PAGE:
Just got off the horn with my cousin, who's sitting at Coronado Naval Air Station, presumably playing Call of Duty or something rather than working. I kid, but still, Navy family comes in handy. I asked him for a final word on the whole "all hands" thing in order to get the record straight.
According to what he was taught in OTC, "all hands" has two meanings. One is official, and is a longstanding part of Navy regulations, dating back to 1843 when the "rules and regulations for the government of the Navy" was first codified. The other is just an offhand jargon term meaning everyone in a specific department, or everyone aboard, depending on who's calling for all hands.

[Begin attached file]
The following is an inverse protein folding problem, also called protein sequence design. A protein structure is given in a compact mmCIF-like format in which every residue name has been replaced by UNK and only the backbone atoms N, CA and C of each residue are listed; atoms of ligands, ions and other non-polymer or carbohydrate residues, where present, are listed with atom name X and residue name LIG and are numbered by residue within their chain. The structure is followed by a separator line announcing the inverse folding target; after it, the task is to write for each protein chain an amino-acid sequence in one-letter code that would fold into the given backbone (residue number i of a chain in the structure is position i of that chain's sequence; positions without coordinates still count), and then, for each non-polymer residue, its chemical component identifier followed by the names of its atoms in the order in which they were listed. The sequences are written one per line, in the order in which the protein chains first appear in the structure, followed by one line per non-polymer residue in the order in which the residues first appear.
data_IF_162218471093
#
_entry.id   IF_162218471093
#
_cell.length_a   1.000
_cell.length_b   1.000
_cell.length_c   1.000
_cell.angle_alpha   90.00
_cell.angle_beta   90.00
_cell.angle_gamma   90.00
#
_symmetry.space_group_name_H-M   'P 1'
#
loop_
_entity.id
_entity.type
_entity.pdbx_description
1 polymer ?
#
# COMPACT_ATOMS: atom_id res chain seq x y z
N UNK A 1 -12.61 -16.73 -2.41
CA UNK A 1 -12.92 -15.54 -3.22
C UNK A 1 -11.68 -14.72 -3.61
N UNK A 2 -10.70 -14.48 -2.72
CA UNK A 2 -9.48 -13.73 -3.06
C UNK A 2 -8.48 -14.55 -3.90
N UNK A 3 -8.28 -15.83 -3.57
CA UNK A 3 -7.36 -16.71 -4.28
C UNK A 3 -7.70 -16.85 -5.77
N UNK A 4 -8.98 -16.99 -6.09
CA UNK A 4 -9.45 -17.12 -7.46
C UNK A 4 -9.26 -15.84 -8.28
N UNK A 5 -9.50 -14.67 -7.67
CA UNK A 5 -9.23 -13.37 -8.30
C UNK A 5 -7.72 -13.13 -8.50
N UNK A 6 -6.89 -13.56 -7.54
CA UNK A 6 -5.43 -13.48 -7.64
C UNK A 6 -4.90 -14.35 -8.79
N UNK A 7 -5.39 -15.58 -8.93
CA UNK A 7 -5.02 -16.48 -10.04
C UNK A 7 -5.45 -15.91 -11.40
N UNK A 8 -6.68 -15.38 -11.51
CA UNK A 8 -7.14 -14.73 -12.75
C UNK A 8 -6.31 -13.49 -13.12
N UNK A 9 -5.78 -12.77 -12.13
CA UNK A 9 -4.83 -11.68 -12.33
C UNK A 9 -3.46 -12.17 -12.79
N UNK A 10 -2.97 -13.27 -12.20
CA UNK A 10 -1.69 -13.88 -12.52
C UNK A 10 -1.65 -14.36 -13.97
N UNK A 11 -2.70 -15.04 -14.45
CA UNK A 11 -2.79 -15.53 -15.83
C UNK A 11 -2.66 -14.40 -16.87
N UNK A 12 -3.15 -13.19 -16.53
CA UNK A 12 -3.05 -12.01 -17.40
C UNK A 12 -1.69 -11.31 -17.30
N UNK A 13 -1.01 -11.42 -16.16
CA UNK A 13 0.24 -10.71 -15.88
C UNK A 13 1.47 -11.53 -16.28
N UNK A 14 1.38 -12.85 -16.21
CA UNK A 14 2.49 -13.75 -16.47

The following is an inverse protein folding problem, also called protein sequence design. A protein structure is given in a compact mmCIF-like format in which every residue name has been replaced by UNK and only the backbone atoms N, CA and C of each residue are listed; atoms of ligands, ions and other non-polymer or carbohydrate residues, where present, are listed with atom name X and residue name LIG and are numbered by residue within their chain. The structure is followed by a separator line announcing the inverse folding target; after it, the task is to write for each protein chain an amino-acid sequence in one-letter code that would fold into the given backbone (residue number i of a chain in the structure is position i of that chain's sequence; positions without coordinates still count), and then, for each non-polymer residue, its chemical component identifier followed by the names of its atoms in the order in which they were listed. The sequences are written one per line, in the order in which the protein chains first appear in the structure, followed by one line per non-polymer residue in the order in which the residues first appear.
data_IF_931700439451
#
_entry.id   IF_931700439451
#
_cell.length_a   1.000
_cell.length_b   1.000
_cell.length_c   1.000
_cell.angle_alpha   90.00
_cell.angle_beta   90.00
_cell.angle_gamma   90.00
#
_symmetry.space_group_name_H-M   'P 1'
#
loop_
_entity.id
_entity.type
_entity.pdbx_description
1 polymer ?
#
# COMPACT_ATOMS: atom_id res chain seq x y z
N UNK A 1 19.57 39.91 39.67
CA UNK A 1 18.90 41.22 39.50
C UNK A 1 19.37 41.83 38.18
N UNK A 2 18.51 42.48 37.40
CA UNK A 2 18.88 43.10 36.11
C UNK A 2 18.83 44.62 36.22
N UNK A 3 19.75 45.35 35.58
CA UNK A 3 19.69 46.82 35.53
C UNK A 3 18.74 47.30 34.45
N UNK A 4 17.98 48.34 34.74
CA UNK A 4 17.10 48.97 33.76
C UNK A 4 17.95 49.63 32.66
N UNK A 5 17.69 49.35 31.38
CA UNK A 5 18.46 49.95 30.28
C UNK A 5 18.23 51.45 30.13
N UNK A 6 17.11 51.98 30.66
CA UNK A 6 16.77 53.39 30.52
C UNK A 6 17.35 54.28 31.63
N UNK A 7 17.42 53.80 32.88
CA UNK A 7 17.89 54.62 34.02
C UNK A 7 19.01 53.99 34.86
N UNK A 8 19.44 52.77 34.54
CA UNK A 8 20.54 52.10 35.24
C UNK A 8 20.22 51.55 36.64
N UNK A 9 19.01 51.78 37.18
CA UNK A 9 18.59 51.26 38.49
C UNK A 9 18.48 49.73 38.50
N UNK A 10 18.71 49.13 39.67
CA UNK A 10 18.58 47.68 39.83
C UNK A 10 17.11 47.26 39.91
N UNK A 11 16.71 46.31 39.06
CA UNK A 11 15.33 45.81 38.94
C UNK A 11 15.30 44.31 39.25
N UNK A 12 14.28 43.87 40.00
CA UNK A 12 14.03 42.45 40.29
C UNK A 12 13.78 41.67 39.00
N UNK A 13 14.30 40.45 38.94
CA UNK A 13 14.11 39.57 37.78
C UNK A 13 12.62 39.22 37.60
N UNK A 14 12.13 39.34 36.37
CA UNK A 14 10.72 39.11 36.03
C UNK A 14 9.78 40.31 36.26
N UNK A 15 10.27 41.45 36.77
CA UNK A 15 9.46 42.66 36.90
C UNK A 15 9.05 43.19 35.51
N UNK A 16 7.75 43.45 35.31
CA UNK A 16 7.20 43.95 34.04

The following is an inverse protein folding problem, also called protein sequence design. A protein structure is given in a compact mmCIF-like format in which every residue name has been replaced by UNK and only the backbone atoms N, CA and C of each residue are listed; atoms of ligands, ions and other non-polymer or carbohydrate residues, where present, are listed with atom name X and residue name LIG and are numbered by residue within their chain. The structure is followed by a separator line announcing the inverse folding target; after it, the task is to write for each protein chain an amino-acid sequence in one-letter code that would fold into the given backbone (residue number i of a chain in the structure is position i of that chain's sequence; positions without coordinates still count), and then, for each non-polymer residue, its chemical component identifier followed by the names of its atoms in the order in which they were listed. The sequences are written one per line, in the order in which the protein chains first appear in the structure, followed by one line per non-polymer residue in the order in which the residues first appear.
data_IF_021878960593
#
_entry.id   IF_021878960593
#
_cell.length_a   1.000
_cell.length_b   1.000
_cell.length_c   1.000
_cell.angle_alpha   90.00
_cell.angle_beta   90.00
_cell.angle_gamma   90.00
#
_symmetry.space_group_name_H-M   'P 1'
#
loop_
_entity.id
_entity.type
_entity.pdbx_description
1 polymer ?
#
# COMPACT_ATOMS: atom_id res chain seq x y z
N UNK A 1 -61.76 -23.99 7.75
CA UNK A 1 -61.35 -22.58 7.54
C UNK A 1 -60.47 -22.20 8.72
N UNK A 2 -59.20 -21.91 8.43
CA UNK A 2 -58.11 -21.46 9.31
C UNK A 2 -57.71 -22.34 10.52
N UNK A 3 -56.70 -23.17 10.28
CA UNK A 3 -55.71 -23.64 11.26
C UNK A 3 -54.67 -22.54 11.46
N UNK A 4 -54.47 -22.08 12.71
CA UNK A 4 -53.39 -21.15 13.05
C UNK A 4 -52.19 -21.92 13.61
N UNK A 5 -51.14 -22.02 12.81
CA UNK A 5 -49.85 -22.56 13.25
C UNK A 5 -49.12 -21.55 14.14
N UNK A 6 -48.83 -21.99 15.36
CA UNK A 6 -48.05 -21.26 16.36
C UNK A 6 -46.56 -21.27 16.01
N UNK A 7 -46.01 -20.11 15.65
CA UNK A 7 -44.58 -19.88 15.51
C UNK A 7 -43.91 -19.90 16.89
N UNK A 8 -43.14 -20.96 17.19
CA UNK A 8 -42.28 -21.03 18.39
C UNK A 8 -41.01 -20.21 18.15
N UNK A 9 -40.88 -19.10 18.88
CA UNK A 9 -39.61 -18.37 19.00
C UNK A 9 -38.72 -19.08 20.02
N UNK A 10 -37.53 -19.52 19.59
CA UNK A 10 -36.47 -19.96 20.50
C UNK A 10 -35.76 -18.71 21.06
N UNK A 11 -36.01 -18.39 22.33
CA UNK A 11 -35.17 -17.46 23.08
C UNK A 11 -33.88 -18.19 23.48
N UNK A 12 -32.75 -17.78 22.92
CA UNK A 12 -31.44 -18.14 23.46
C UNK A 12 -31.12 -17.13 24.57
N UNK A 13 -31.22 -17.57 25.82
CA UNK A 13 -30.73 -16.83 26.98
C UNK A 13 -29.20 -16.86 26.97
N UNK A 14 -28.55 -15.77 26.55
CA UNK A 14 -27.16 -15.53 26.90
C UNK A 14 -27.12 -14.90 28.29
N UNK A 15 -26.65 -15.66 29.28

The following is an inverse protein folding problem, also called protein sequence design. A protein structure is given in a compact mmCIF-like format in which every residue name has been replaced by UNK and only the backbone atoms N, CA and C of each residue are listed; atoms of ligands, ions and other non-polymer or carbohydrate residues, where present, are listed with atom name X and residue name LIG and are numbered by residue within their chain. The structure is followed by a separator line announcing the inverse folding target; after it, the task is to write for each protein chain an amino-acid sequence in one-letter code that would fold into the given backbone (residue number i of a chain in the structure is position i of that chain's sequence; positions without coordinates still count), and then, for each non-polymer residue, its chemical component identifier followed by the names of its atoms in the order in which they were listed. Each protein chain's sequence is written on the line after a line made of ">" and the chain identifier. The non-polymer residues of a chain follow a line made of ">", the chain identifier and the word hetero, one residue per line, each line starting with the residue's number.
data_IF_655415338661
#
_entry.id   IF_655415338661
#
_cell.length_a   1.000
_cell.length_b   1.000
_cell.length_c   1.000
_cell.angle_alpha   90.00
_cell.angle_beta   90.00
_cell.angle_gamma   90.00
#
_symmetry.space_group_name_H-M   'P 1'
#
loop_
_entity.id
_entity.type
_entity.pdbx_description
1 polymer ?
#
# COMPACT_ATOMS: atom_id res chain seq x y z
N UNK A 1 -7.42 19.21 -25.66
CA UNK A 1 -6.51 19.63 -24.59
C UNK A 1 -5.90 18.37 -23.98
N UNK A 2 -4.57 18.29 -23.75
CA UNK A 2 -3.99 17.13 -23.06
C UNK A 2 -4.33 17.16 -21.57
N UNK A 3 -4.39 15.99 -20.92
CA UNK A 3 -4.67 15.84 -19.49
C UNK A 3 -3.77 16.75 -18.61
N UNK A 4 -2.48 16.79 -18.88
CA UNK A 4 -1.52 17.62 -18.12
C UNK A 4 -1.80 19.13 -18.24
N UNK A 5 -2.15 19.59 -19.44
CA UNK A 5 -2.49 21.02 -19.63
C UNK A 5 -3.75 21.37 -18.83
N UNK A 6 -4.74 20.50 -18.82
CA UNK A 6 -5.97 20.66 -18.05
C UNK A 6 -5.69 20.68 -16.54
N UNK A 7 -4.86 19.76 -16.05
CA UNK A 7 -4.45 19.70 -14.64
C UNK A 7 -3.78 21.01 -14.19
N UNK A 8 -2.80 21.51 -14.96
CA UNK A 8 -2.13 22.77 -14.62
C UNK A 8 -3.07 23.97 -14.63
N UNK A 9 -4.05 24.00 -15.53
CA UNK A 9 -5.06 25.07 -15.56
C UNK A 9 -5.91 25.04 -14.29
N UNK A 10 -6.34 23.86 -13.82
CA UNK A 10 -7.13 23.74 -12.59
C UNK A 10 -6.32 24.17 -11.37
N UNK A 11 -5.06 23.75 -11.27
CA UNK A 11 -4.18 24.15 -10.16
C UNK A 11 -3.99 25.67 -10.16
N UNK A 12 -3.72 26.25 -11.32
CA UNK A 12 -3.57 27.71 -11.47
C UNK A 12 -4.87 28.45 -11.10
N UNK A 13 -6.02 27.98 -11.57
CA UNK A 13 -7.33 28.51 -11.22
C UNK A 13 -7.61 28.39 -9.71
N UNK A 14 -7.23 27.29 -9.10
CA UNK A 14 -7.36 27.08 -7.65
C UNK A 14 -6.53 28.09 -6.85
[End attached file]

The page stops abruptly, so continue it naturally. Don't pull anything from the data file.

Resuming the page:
The official, daily one, actually happens twice. Once in the morning at 08:00, with the first call given five minutes prior for all hands to morning quarters, which is the morning formation for muster and inspection, as well as for the raising of the ensign. The second is at sunset, which is another formation for muster and inspection, lowering of the ensign, and release from duty for all sailors not assigned a night watch.
So... it appears that we're all pretty much dead on with assuming that the term, as used, was regarding the morning muster. As for Yorktown calling muster three hours early, sometimes ships acting in active theaters of operation will call muster early, because etiquette takes a back seat to operational need, and she would have been rather occupied with the Philippine-American War going on.